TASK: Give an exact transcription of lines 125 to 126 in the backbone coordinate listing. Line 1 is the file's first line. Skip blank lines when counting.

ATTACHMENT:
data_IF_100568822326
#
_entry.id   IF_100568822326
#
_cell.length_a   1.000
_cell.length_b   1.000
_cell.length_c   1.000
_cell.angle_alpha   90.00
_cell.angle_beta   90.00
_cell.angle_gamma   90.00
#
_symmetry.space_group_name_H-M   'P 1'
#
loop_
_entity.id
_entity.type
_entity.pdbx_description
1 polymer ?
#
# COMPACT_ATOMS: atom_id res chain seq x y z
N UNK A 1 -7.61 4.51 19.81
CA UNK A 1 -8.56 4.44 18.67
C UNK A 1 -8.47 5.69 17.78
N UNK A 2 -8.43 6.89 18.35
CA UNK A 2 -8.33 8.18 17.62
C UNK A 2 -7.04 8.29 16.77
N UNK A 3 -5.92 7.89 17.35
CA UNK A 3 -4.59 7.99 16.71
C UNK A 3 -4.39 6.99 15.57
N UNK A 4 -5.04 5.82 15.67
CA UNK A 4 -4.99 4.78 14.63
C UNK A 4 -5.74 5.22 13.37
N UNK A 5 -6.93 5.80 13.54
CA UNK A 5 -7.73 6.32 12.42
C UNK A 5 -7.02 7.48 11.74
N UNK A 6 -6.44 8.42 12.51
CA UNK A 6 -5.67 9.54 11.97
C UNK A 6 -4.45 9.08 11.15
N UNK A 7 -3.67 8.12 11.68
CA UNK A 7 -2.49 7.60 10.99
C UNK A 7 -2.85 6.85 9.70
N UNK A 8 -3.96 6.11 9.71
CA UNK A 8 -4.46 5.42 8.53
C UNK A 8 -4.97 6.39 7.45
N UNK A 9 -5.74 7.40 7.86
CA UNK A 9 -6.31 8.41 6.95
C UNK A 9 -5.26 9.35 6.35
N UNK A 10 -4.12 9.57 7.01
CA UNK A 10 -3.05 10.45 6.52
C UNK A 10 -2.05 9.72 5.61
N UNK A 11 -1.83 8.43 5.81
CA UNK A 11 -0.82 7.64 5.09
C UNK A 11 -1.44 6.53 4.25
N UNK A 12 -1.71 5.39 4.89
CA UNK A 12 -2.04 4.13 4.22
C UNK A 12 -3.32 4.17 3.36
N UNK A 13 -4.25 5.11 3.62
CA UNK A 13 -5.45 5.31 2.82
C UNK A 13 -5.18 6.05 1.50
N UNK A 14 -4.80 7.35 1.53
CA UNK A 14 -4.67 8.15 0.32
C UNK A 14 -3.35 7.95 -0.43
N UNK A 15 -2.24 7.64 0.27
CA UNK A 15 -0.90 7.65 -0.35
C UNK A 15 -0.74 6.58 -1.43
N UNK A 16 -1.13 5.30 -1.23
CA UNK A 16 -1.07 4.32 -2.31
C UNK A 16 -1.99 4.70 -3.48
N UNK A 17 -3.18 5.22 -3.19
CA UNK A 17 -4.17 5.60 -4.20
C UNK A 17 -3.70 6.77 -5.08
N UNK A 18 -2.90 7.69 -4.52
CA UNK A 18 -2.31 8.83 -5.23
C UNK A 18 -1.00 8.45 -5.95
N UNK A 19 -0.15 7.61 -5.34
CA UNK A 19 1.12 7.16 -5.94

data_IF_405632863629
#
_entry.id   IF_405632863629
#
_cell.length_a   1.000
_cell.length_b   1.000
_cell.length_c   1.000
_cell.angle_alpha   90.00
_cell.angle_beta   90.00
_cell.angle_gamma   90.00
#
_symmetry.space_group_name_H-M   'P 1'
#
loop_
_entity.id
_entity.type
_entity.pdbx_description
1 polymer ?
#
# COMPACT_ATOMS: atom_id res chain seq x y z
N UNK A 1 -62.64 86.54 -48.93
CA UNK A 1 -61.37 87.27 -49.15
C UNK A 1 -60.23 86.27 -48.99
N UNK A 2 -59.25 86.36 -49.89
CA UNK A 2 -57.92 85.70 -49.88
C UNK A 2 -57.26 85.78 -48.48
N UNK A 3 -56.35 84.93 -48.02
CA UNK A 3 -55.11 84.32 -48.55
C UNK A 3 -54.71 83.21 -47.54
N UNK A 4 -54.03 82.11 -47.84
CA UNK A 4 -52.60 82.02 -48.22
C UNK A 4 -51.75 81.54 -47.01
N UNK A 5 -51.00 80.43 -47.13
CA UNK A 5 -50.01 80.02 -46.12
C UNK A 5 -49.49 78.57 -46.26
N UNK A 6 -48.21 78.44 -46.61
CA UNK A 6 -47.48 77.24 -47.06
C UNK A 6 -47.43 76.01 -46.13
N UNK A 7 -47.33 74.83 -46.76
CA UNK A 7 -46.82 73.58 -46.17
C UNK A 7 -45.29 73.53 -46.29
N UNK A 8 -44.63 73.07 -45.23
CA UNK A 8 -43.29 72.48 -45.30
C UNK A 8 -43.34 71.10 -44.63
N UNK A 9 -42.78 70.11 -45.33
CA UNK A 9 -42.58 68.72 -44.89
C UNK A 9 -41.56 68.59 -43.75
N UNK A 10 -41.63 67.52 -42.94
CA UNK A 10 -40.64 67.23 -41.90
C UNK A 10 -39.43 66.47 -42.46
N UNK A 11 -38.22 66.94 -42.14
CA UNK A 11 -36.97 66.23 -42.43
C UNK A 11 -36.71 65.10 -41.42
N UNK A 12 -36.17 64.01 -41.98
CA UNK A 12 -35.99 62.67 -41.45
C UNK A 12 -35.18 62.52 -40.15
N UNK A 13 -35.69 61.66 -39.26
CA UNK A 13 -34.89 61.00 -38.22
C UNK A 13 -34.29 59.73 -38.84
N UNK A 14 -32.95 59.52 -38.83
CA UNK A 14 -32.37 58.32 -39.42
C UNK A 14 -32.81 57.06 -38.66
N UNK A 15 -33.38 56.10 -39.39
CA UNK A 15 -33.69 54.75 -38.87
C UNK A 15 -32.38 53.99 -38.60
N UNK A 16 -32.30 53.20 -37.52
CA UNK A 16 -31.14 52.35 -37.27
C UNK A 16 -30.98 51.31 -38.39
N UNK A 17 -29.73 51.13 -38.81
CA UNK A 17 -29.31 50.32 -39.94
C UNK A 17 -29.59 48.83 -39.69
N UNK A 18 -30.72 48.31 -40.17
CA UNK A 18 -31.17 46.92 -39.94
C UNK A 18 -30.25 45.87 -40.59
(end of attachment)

CA UNK A 10 -40.64 67.23 -41.90
C UNK A 10 -39.43 66.47 -42.46